1.2 This test method defines two baseline OHT test specimen geometries and a test procedure, based on Test Methods and . A flat, straight-sided ceramic composite test specimen with a defined laminate fiber architecture contains a single through-hole (either 6 mm or 3 mm in diameter), centered by length and width in the defined gage section ( ). A uniaxial, monotonic tensile test is performed along the defined test reinforcement axis at ambient temperature, measuring the applied force versus time/displacement in accordance with Test Method . Measurement of the gage length extension/strain is optional, using extensometer/displacement transducers. Bonded strain gages are optional for measuring localized strains and assessing bending strains in the gage section.
FIG. 1 OHT Test Specimens A and B
1.3 The open-hole tensile strength (SOHTx) for the defined hole diameter x (mm) is the calculated ultimate tensile strength based on the maximum applied force and the gross cross-sectional area, disregarding the presence of the hole, per common aerospace practice (see ). The net section tensile strength (SNSx) is also calculated as a second strength property, accounting for the effect of the hole on the cross-sectional area of the test specimen.
1.4 This test method applies primarily to ceramic matrix composites with continuous fiber reinforcement in multiple directions. The CMC material is typically a fiber-reinforced, 2D, laminated composite in which the laminate is balanced and symmetric with respect to the test direction. Composites with other types of reinforcement (1D, 3D, braided, unbalanced) may be tested with this method, with consideration of how the different architectures may affect the notch effect of the hole on the OHT strength and the tensile stress-strain response. This test method does not directly address discontinuous fiber-reinforced, whisker-reinforced, or particulate-reinforced ceramics, although the test methods detailed here may be equally applicable to these composites.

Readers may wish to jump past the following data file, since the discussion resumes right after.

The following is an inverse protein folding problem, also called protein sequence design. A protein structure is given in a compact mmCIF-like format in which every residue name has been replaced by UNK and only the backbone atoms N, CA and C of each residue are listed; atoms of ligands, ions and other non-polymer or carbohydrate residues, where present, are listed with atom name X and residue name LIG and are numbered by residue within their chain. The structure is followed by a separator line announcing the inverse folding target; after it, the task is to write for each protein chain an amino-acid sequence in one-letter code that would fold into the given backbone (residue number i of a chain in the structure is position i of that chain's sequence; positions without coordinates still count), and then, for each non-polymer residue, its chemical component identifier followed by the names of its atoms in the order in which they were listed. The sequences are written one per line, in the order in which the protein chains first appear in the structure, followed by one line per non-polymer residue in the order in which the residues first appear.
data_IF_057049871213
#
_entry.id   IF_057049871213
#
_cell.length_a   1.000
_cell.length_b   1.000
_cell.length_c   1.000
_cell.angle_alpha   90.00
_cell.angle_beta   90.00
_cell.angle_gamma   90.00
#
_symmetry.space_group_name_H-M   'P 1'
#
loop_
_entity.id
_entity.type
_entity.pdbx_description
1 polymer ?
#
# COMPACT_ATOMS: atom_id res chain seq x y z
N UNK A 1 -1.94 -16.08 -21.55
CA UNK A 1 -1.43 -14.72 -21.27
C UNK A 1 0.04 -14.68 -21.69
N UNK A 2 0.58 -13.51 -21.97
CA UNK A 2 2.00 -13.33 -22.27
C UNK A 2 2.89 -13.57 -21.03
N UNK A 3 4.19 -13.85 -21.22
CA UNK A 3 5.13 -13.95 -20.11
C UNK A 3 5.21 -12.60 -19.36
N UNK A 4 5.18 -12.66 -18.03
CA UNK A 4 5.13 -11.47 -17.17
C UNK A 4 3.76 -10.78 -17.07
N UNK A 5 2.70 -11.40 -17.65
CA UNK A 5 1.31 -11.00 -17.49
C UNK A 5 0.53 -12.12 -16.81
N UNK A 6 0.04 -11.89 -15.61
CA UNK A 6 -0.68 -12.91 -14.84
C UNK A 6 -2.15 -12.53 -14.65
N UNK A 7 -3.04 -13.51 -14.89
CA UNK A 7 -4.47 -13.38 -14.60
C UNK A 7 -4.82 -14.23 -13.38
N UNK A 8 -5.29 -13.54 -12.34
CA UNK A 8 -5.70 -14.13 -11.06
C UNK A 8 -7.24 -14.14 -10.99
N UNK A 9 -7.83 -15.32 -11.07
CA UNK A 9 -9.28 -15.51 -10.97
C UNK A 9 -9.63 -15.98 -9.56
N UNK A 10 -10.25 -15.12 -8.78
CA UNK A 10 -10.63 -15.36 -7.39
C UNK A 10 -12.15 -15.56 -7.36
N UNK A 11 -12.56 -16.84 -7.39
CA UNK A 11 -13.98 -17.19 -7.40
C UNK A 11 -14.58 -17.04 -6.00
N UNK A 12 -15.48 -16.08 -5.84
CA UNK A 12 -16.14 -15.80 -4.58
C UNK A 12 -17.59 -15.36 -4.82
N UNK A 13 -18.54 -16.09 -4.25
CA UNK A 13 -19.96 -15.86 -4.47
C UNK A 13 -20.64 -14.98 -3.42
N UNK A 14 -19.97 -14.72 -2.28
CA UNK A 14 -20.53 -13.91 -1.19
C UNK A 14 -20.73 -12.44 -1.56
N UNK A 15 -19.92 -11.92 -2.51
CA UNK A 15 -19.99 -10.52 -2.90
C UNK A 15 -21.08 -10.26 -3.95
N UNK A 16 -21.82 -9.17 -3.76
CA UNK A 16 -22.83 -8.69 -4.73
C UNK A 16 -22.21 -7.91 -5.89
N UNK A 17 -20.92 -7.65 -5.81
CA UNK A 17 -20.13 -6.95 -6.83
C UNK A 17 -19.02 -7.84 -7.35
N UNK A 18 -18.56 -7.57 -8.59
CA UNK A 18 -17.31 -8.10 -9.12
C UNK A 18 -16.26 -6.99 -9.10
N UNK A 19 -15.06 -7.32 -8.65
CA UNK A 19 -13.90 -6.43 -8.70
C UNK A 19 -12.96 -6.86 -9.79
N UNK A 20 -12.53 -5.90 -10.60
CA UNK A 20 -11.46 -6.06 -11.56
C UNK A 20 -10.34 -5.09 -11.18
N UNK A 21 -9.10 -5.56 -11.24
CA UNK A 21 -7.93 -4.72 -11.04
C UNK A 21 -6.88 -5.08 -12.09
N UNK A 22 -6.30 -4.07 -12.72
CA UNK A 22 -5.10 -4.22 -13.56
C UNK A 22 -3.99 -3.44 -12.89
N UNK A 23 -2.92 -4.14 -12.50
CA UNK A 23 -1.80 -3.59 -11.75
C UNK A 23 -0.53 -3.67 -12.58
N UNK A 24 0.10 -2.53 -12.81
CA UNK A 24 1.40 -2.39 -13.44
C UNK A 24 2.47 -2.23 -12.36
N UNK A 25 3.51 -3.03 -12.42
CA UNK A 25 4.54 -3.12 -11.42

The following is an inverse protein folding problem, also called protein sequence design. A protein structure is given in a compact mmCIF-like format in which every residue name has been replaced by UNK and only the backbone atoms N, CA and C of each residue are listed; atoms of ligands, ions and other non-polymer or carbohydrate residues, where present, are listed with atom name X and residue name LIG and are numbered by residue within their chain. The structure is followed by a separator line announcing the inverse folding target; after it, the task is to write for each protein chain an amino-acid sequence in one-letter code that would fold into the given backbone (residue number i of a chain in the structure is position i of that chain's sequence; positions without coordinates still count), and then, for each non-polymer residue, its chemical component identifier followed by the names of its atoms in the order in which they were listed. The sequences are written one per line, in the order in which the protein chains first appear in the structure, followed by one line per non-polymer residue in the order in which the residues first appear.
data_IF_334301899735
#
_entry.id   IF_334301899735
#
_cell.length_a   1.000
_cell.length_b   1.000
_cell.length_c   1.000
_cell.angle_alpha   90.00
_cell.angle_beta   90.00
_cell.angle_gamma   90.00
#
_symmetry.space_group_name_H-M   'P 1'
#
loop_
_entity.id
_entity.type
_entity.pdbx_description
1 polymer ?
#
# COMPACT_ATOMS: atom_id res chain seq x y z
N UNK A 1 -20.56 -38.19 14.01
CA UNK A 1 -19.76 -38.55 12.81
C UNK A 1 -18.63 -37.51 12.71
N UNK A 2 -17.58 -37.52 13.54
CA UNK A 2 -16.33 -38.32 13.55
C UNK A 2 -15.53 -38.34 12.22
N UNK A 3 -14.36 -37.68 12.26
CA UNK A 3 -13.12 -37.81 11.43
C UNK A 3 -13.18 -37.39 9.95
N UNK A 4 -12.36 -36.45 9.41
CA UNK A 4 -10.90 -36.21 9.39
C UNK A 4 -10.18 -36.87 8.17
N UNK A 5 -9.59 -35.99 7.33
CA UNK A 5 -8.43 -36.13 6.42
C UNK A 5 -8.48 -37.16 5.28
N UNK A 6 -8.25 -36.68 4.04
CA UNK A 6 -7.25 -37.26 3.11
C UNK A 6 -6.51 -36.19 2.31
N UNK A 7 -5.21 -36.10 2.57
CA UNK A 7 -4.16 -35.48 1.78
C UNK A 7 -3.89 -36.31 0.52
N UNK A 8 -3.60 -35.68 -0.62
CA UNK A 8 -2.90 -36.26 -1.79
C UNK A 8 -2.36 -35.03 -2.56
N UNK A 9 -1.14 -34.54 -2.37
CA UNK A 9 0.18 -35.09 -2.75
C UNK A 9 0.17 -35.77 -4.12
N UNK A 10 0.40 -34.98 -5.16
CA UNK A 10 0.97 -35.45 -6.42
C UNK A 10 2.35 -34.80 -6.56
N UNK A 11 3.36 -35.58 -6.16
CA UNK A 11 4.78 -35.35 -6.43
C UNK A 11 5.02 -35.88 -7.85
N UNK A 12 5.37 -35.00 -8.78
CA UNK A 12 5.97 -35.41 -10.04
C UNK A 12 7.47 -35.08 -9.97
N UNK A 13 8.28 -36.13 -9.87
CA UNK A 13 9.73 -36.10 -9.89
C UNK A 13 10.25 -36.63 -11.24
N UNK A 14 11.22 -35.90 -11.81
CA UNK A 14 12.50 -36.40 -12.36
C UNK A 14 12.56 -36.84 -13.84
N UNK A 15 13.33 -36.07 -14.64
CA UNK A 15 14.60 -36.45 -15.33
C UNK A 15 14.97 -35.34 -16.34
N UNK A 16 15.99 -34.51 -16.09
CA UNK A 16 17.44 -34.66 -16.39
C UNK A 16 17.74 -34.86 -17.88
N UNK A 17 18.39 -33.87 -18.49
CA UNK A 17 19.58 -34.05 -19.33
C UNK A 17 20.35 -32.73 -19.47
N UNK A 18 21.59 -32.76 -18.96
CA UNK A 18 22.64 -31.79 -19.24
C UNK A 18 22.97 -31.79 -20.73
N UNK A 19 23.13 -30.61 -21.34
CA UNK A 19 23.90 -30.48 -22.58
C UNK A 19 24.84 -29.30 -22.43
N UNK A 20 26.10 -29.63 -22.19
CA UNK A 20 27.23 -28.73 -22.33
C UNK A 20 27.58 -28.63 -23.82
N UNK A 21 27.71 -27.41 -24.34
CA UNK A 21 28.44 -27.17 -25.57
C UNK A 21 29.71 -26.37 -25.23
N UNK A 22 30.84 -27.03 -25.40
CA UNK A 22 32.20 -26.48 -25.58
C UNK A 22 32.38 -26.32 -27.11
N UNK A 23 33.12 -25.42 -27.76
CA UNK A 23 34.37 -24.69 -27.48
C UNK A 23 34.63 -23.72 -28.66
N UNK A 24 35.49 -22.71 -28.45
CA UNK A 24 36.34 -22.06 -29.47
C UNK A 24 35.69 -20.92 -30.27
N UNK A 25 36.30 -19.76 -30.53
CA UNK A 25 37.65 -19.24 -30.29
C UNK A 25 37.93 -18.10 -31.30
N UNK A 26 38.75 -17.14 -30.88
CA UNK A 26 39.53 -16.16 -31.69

1.5 This test method may be used for a wide range of CMC materials with different reinforcement fibers and ceramic matrices (oxide-oxide composites, silicon carbide (SiC) fibers in SiC matrices, carbon fibers in SiC matrices, and carbon-carbon composites) and CMCs with different reinforcement architectures. It is also applicable to CMCs with a wide range of porosities and densities.
1.6 and address how test specimens with different geometries and hole diameters may be prepared and tested to determine how those changes will modify the OHT strength properties, determine the notch sensitivity, and affect the stress-strain response.
1.7 The test method may be adapted for elevated temperature OHT testing by modifying the test equipment, specimens, and procedures per Test Method and as described in . The test method may also be adapted for environmental testing (controlled atmosphere/humidity at moderate (<300 °C) temperatures) of the OHT properties by the use of an environmental test chamber, per .
1.8 Values expressed in this test method are in accordance with the International System of Units (SI) and .
1.9 This standard does not purport to address all of the safety concerns, if any, associated with its use. It is the responsibility of the user of this standard to establish appropriate safety, health, and environmental practices and determine the applicability of regulatory limitations prior to use.